“Bag of Fun” Crafts and Activities-to-Go, Virtual Tours: Meet the Animals & Behind the Scenes at the Farm & Museum

Beginning on Thursday, March 19, Billings Farm & Museum will offer options for local families with kids at home, and for folks farther away who want to explore our farm and museum.

The Billings Farm & Museum’s crafts and activities to-go program starts on Thursday, 3/19! We will set up a “drive-through” outside our Visitor Center where you can pick up a “Bag of Fun!” craft and activity kits to take home. We will distribute the kits from 9-10am and 12-1pm, and then on Tuesdays and Thursdays at those same times going forward.

This week’s kit includes: Make a paper bag Jersey, learn about cows and breeds, and instructions on how to make butter at home.

Download kits and the list of supplies on our Billings Farm at Home page

Over the next few weeks, watch our YouTube and Facebook feeds for sketching and art projects, book readings, farmhouse tours and virtual visits with our farm animals.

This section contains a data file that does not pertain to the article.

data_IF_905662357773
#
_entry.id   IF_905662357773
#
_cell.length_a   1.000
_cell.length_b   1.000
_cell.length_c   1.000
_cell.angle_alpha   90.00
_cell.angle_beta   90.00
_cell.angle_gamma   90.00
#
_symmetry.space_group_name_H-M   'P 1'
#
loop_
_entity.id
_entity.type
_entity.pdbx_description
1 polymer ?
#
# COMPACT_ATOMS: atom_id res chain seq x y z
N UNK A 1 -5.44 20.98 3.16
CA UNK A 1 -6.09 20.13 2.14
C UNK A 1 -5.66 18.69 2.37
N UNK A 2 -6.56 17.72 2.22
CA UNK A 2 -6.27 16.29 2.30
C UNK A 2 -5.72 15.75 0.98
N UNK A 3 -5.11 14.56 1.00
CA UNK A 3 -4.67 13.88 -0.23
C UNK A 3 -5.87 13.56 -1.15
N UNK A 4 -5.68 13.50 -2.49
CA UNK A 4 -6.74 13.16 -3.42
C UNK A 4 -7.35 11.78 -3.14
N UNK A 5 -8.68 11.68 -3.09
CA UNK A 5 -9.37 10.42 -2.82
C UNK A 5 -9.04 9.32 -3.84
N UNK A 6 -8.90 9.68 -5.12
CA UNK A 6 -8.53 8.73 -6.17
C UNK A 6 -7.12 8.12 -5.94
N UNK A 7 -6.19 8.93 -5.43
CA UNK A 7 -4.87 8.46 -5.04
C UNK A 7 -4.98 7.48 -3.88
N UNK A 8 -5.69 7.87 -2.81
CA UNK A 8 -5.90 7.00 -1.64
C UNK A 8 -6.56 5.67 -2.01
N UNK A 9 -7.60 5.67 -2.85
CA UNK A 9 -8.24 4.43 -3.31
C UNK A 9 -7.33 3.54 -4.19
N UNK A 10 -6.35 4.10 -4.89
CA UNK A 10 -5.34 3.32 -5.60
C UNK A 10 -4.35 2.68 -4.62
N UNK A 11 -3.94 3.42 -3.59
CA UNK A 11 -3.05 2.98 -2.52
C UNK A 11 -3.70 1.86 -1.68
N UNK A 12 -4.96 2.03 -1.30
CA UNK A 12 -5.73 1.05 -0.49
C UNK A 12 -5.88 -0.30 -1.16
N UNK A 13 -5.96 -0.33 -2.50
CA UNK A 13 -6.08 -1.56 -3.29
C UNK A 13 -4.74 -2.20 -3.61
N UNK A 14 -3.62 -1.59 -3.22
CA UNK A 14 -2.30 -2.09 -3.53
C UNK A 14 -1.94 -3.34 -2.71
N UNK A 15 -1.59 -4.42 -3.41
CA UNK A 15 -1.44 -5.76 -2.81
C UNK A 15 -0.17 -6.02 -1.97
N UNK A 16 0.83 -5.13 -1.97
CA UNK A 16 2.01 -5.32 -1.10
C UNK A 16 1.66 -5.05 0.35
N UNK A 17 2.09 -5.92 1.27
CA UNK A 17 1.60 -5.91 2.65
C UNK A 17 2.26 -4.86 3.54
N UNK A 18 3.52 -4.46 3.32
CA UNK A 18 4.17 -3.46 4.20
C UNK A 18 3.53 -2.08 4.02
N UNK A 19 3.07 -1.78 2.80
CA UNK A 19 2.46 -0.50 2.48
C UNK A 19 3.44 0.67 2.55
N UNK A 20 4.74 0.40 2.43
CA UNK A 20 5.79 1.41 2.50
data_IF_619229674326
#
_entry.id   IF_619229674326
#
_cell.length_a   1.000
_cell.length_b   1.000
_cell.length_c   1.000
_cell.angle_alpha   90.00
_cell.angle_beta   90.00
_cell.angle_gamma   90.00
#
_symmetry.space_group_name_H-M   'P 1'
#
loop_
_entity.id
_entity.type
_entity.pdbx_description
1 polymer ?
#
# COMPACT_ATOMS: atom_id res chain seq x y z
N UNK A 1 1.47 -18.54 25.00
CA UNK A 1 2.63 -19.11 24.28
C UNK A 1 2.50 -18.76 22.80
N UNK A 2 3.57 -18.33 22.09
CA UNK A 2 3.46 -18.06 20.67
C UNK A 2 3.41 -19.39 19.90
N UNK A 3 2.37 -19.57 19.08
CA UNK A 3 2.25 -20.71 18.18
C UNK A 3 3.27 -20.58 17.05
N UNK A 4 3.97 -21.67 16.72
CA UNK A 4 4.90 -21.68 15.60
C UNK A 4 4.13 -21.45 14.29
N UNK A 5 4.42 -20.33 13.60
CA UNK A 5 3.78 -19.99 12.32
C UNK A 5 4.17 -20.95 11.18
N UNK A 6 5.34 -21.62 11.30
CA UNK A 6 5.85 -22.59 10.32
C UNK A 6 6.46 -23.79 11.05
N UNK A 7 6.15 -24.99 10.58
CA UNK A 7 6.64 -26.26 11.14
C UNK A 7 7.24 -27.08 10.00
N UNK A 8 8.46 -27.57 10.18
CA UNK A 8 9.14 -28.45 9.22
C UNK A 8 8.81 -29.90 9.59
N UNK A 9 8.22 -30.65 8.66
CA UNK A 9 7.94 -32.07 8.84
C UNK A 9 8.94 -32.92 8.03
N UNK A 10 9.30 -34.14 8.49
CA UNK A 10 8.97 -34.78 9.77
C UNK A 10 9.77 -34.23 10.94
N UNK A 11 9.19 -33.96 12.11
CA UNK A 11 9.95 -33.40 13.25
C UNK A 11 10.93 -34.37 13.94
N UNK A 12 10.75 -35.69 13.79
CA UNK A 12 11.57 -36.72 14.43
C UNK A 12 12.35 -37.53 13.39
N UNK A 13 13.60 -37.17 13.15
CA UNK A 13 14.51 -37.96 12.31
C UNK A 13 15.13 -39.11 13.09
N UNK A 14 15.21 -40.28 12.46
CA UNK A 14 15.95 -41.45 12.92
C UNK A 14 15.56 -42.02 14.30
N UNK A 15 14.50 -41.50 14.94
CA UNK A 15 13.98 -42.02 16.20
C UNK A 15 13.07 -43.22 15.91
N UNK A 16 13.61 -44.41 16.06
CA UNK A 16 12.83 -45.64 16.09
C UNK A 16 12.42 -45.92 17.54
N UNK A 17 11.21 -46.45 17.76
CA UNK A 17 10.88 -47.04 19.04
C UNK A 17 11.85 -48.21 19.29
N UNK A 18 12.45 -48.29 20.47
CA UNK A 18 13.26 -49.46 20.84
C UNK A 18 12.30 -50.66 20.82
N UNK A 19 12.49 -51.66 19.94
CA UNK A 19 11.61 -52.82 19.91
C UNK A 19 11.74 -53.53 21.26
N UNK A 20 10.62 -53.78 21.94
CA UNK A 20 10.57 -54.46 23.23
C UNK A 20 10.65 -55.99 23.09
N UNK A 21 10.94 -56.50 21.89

Get updates on crafts, activties and videos directly from Billings Farm. Email and type “SUBSCRIBE” in the subject. Send us your ideas for future kits and videos, and questions you want answered about our animals, the farm, our exhibits and our collections.

Billings Farm & Museum COVID-19 Statement – March 16, 2020

While Billings Farm & Museum is closed for general visitation, the health and safety of Billings Farm & Museum staff and visitors is of the utmost importance.

FILM SERIES SHOWINGS TO BE RESCHEDULED: The final three films in the Woodstock Vermont Film Series at Billings Farm & Museum – originally scheduled for March 21, April 4, and April 18 – are being rescheduled for dates later this spring. Details will be forthcoming in the near future.

PAINTING ON THE ROCKS TO BE RESCHEDULED: The March 21 Painting on the Rocks event will be rescheduled. Details will be forthcoming in the near future.

BABY FARM ANIMAL CELEBRATION POSTPONED: In following current CDC guidelines to reschedule events with 50 or more people for the next eight weeks, Billings Farm & Museum will postpone Baby Farm Animal Celebration, originally scheduled for April 10 and 11, as well as opening day on April 13.

CDC RECOMMENDED PRECAUTIONS: We remind our staff and the public to continue to follow CDC guidelines for respiratory etiquette and hand hygiene. All sick employees are required to stay home.